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Lisa Hill LEONARD, et al., Plaintiffs, v. The ALABAMA STATE BOARD OF PHARMACY, et al., Defendants.
MEMORANDUM OPINION and ORDER
Now pending before the Court are Plaintiffs’ amended motion for preliminary injunction (doc. 33) and Defendants’ motion to dismiss the amended complaint (doc. 39). Plaintiffs Lisa Hill Leonard and Leonard Drugs Inc. d/b/a The Drug Store's (collectively, “Plaintiffs”) seek to enjoin the Alabama State Board of Pharmacy (the “Board”) and the Board's members—Brenda Denson, Chris Phung, Robert Colburn, Christy K. Harmon, and Gary Mount—in their official and individual capacities (collectively, “Defendants”), from commencing a disciplinary hearing before the Board,1 and from “taking any adverse action against Lisa Leonard's [pharmacy] license and The Drug Store's permit” until a trial on the merits can be held, (doc. 33 at 6). The disciplinary hearing is for charges brought by the Board concerning, among other things, the manner in which the Plaintiffs administered COVID-19 antibody tests to The Drug Store's patients. The Defendants seek to dismiss the amended complaint in its entirety.
The Plaintiffs filed this lawsuit on September 8, 2021. (Doc. 1). In their corrected amended complaint (hereinafter “amended complaint”), (doc. 45),2 the Plaintiffs allege that the Defendants’ efforts to hold the aforementioned disciplinary hearing violates the Plaintiffs’ constitutional and statutory rights. Specifically, the Plaintiffs bring claims pursuant to 42 U.S.C. § 1983 and 15 U.S.C. § 1 (the “Sherman Act”), alleging that the Defendants’ actions are illegal, ultra vires, and/or contrary to and/or preempted by federal law, specifically the Public Readiness and Emergency Preparedness Act, 42 U.S.C. § 243 et seq. (the “PREP Act”) (Count 1); the Defendants violated federal antitrust laws (Count 2); the Defendants violated the Dormant Commerce Clause (Count 3); the Defendants deprived the Plaintiffs of procedural and substantive due process in violation of the Fourteenth Amendment (Count 4); the Defendants violated the Equal Protection Clause of the Fourteenth Amendment (Count 5); and the Defendants have engaged in predatory and retaliatory enforcement (Count 6). The Plaintiffs seek a declaratory judgment, injunctive relief, damages, and attorney's fees.
Both motions are fully briefed, and the Court held a hearing on the amended motion for preliminary injunction on December 15, 2021. For the reasons that follow, the Defendants’ motion to dismiss (doc. 39) is due to be GRANTED, and the Plaintiffs’ amended motion for preliminary injunction (doc. 33) is due to be DENIED.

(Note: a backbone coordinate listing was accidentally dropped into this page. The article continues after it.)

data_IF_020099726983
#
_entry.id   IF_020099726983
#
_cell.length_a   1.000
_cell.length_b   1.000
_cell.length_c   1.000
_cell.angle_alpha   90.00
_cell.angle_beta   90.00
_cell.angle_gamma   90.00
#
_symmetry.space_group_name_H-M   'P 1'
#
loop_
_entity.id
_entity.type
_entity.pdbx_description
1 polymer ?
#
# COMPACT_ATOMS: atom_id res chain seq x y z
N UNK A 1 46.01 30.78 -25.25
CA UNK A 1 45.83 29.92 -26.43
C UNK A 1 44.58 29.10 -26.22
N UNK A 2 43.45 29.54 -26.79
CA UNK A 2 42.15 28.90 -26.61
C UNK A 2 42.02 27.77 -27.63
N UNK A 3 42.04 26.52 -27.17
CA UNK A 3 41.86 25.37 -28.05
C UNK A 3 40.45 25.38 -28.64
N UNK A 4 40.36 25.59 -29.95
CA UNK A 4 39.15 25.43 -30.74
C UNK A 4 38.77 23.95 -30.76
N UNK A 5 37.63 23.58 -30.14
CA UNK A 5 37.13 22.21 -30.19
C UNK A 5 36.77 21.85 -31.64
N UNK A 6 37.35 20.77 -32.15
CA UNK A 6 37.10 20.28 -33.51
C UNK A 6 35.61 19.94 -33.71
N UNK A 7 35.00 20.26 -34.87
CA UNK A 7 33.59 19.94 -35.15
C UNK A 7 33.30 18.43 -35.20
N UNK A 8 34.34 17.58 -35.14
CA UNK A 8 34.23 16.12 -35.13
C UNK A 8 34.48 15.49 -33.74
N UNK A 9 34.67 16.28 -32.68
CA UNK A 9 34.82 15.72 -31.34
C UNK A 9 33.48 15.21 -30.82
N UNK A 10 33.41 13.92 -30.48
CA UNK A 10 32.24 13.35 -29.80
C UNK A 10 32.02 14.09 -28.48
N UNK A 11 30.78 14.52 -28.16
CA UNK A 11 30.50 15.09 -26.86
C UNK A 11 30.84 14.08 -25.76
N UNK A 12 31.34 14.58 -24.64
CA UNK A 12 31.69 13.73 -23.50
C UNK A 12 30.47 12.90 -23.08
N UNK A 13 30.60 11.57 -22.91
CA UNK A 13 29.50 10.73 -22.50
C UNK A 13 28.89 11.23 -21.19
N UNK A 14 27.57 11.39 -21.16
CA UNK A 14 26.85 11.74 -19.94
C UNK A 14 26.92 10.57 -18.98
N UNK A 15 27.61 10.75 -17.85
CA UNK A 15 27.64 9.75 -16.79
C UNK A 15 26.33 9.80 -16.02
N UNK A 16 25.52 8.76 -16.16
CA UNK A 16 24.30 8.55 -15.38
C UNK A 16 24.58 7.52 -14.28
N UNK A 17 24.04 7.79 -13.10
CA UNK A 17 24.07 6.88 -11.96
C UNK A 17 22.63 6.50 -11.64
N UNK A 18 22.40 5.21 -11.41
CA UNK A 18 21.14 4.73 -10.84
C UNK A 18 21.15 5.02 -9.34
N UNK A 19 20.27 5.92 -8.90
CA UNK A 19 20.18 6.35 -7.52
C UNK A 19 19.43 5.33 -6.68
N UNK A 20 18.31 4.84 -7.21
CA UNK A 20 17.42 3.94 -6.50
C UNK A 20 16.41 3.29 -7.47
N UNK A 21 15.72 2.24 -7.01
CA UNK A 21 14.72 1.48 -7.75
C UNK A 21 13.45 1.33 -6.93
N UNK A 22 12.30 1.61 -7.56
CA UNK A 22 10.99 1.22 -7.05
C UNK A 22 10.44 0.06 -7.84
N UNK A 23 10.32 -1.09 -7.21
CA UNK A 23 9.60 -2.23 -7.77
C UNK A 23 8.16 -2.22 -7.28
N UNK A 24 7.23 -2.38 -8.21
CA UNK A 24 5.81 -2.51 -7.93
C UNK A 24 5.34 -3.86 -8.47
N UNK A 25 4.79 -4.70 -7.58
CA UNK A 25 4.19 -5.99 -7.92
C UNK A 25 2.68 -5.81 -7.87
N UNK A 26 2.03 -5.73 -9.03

II. JURISDICTION AND VENUE
The Court has original subject matter jurisdiction pursuant to 28 U.S.C. § 1331. Personal jurisdiction and venue are uncontested, and the Court concludes that venue properly lies in the Middle District of Alabama. See 28 U.S.C. § 1391.
III. LEGAL STANDARD
A Rule 12(b)(6) motion to dismiss tests the sufficiency of the complaint against the legal standard set forth in Rule 8: “a short and plain statement of the claim showing that the pleader is entitled to relief.” Fed. R. Civ. P. 8(a)(2). “To survive a motion to dismiss, a complaint must contain sufficient factual matter, accepted as true, to ‘state a claim to relief that is plausible on its face.’ ” Ashcroft v. Iqbal, 556 U.S. 662, 678, 129 S.Ct. 1937, 173 L.Ed.2d 868 (2009) (quoting Bell Atl. Corp. v. Twombly, 550 U.S. 544, 570, 127 S.Ct. 1955, 167 L.Ed.2d 929 (2007)).
“Determining whether a complaint states a plausible claim for relief [is] ․ a context-specific task that requires the reviewing court to draw on its judicial experience and common sense.” Id. at 679, 129 S.Ct. 1937 (citation omitted). The plausibility standard requires “more than a sheer possibility that a defendant has acted unlawfully.” Id. at 678, 129 S.Ct. 1937. Conclusory allegations that are merely “conceivable” and fail to rise “above the speculative level” are insufficient to meet the plausibility standard. Twombly, 550 U.S. at 555–56, 127 S.Ct. 1955. This pleading standard “does not require ‘detailed factual allegations,’ but it demands more than an unadorned, the-defendant-unlawfully-harmed-me accusation.” Iqbal, 556 U.S. at 678, 129 S.Ct. 1937 (citation omitted). Indeed, “[a] pleading that offers ‘labels and conclusions’ or ‘a formulaic recitation of the elements of a cause of action will not do.’ ” Id. (citation omitted).